Sport at Camp America

Sitting in my small bedroom in Lenton, it’s strange to think that three months ago I had travelled over 6 states across America. It’s even weirder to think that of the past two years, I’ve spent a quarter of my time there. Yet, as cheesy as it may sound, camp is like a third home to me (after London and Nottingham of course) and right now it’s proving difficult to refuse a third consecutive summer across the pond.

Camp America is just one organisation of many that assigns you a placement in an American summer camp. What is a summer camp I hear you say? Your mind will probably flirt with the image of the film Parent Trap. But whilst there is some accuracy in that the majority of East Coast American kids embark on a summer away from home, the whole camp experience is much more than just sloppy-Joe fights and midnight cabin pranks.

I taught tennis in a private-run camp in North Carolina. With about 600 kids and 300 staff (pretty big in terms of camps across America) it was rather full on at first. Although I had a Level One coaching qualification, week one was ‘staff training’ in which our area director standardised our methods of instruction. For 7 hours a day in the sweltering southern heat the coaching did get tough at times. Having fed balls to younger kids who can only just manage a rally, in your next period you may get a 15 year old boy who’s rated top 20 in Florida. But that’s the great thing about coaching- you’ve always got to be on the ball. Whilst counselors take the kids round different activities throughout the day, sports specialists’ main priority is to coach a specific sport. Saying that, most camps maintain the philosophy that every member of staff is a ‘counselor’, thus even as a specialist you can involve yourself with the goings-on around camp. The earliest start to the day was 8am and the latest we would finish was 6pm leaving the evenings to ourselves. This left us able to join in with the other activities, participate in staff-run options, relax in the cabins, go to the gym or go out drinking using our American friends’ IDs. Specialists also had a day off each week, giving us time to go out of camp and get a bit of down time away from the kids. At camp you really do develop great friendships with the kids, and genuinely miss some of the characters you meet. For Americans, a huge part of growing up is summer camp and so you can have such an influence on whether they enjoy themselves, whether they take up your sport at home and even improve to the next level. They look up to you and idolise you, especially as whilst you’re coaching you’re not normally the one telling them off for not doing their cabin cleaning chores…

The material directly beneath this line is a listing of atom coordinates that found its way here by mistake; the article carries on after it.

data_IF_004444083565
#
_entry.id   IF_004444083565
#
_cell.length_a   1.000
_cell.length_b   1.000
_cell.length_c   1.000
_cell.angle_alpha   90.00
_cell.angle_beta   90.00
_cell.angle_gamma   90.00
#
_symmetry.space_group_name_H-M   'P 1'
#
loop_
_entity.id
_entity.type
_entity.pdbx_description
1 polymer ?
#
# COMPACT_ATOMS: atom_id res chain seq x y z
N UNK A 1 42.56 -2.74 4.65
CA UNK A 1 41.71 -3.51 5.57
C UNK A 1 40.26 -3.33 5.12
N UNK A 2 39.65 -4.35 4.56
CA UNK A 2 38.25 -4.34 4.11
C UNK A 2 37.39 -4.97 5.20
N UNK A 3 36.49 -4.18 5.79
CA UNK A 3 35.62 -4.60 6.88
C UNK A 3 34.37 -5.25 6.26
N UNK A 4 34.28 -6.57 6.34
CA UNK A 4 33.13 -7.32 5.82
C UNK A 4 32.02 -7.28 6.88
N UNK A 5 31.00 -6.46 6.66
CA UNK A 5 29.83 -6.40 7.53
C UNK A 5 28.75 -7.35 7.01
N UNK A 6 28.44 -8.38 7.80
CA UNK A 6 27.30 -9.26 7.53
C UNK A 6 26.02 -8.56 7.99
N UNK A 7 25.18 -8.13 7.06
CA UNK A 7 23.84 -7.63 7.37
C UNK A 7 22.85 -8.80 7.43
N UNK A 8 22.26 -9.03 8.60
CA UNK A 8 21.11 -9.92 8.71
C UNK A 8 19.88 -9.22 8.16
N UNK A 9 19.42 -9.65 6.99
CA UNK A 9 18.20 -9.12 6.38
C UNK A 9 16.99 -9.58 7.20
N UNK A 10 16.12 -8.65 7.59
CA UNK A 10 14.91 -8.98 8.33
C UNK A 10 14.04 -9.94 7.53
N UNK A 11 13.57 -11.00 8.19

I’ve had the most amazing last two summers and that’s barely touching on the incredible weather camp was graced with. I’d recommend that every sports player use their skills in order to experience this taste of American culture and camp life. It isn’t the conventional internship, and I am concerned three summers at camp may be stretching it too far. Nevertheless, the rewards, friendships and memories are ones I couldn’t imagine myself without. A few quick recommendations from my personal experience and some I have heard from other camps my friends have been to:

Pick a larger camp over a smaller one.
Pick a camp where the kids stay longer than a day/week at a time.
Pick a camp that is not necessarily in a state you would visit in your travels.
If you’re looking to teach football (soccer), then it will probably be easier to be based at a sports-specific camp.

You can go to a Camp America fair or just apply online, but camps often recruit their staff fairly quickly so don’t leave it until a month before camps start in June and expect to get placed. If you fill out an application online, Camp America sends it off to various camps who get back to you if they want you. You can then go on that camp’s website and see if you like the look of it. Do a bit of research into the camp bearing in mind the things I’ve discussed. It’s a fantastic summer that I would recommend to anyone, and by just having certain sports skills, you are already at an advantage. The skills you gain from a summer at camp are invaluable, and whilst it’s not quite an investment banking internship in the City, having Camp America on your CV is a very worthwhile venture.

Alice Currie

One Comment
  • jess baxter
    17 June 2010 at 18:33
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    Hey Alice,

    Great article, only thing I would say is that I ended up coming back with negative money and in hindsight wished I had gone with someone like Bunac or AmeriCamp


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